You’re getting where I’m going here, right? It’s not that there shouldn’t be any regulation. It’s just that we have to keep our expectations excruciatingly modest, because you, Mr. Smith, are not going to be very good at it. But you’re what we’ve got. You don’t know what to do, the elected guys sure as hell don’t know what to do, the whole econo-politico-epistemological deck is stacked against you, and Lloyd is dealing. It’s Lloyd’s deck. Common sense is not going to get you through this, and you do not have adequate information to make decisions in the public interest. Nobody does. But here’s the thing: Betamax and the Arch Deluxe and Clairol’s Touch of Yogurt Shampoo (seriously, that existed) just get yanked off the shelves when hordes of people don’t buy them, and the great big milling laboratory of the marketplace tells Joe Businessman, who is really a research scientist seeking social value, to shelve that particular hypothesis and maybe not expect a bonus this year. But there’s no feedback mechanism like that in government, which means that when you do stupid, you do immortally stupid. You might find yourself asking why Alabama has a law against having an ice-cream cone in your back pocket at any time or chaining your alligator to a fire hydrant. (What was the precipitating episode there, Bubba?) You get Americans in the 21st century still paying the temporary emergency telephone tax to fund the Spanish–American War (1897–98). On and on it goes. Forever. Deathless stupidity tends to accrete and clog up the system, over time, and Washington is a factory whose workers produce deathless stupidity like it’s their job, like they’re getting paid for it. Because it is. Because they are.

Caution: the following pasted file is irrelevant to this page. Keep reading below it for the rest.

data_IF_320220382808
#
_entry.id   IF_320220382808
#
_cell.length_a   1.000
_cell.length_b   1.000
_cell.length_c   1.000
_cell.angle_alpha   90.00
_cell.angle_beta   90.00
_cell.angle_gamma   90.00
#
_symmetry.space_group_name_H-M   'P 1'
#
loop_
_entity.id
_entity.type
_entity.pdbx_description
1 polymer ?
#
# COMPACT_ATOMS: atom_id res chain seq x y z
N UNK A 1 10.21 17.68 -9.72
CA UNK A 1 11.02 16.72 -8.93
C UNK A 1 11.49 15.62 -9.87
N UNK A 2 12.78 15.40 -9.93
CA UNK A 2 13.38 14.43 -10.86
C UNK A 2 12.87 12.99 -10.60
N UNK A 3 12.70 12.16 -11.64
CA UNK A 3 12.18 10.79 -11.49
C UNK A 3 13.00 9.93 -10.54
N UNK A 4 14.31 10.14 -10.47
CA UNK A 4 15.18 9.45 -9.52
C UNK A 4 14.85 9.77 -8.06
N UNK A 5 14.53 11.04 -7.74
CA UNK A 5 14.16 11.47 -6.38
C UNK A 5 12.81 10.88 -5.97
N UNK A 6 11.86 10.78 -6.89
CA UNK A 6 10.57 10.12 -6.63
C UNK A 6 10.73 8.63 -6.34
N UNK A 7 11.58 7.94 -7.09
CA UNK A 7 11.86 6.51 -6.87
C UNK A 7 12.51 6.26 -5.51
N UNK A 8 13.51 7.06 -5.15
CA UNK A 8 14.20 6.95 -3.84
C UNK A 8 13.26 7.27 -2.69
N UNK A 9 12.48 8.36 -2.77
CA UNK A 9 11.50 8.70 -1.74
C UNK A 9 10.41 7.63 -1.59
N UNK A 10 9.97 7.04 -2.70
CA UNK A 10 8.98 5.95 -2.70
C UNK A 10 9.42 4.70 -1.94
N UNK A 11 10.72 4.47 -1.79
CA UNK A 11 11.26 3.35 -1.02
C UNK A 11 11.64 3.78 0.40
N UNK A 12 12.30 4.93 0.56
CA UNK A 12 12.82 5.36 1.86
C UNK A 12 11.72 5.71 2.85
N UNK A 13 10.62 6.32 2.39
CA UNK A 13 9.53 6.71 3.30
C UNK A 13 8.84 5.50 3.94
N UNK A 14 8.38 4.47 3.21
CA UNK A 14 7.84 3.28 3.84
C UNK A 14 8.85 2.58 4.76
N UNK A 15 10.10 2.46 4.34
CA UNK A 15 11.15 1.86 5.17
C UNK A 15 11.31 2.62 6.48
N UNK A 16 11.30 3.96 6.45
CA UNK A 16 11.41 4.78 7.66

Welcome to the machine.